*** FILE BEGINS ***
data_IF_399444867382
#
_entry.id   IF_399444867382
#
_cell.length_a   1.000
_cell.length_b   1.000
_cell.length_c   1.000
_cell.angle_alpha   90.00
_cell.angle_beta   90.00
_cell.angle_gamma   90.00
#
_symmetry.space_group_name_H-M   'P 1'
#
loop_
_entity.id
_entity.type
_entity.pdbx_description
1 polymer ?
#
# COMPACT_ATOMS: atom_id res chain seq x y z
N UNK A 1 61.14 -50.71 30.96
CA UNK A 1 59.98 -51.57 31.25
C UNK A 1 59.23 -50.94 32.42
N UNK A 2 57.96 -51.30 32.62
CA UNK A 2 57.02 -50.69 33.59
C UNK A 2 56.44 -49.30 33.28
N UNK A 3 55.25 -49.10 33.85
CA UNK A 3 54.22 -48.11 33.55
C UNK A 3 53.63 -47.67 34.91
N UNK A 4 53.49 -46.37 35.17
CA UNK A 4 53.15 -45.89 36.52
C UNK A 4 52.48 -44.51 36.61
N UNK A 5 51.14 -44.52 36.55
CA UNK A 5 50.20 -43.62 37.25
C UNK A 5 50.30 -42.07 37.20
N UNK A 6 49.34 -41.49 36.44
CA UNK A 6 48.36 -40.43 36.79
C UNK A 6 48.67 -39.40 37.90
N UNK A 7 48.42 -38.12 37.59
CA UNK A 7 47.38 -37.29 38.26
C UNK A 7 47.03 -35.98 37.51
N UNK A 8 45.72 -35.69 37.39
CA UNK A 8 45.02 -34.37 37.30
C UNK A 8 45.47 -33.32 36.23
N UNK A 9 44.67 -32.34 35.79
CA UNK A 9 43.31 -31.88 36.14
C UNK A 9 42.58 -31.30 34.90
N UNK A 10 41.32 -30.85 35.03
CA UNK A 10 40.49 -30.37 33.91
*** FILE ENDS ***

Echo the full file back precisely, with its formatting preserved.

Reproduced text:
data_IF_399444867382
#
_entry.id   IF_399444867382
#
_cell.length_a   1.000
_cell.length_b   1.000
_cell.length_c   1.000
_cell.angle_alpha   90.00
_cell.angle_beta   90.00
_cell.angle_gamma   90.00
#
_symmetry.space_group_name_H-M   'P 1'
#
loop_
_entity.id
_entity.type
_entity.pdbx_description
1 polymer ?
#
# COMPACT_ATOMS: atom_id res chain seq x y z
N UNK A 1 61.14 -50.71 30.96
CA UNK A 1 59.98 -51.57 31.25
C UNK A 1 59.23 -50.94 32.42
N UNK A 2 57.96 -51.30 32.62
CA UNK A 2 57.02 -50.69 33.59
C UNK A 2 56.44 -49.30 33.28
N UNK A 3 55.25 -49.10 33.85
CA UNK A 3 54.22 -48.11 33.55
C UNK A 3 53.63 -47.67 34.91
N UNK A 4 53.49 -46.37 35.17
CA UNK A 4 53.15 -45.89 36.52
C UNK A 4 52.48 -44.51 36.61
N UNK A 5 51.14 -44.52 36.55
CA UNK A 5 50.20 -43.62 37.25
C UNK A 5 50.30 -42.07 37.20
N UNK A 6 49.34 -41.49 36.44
CA UNK A 6 48.36 -40.43 36.79
C UNK A 6 48.67 -39.40 37.90
N UNK A 7 48.42 -38.12 37.59
CA UNK A 7 47.38 -37.29 38.26
C UNK A 7 47.03 -35.98 37.51
N UNK A 8 45.72 -35.69 37.39
CA UNK A 8 45.02 -34.37 37.30
C UNK A 8 45.47 -33.32 36.23
N UNK A 9 44.67 -32.34 35.79
CA UNK A 9 43.31 -31.88 36.14
C UNK A 9 42.58 -31.30 34.90
N UNK A 10 41.32 -30.85 35.03
CA UNK A 10 40.49 -30.37 33.91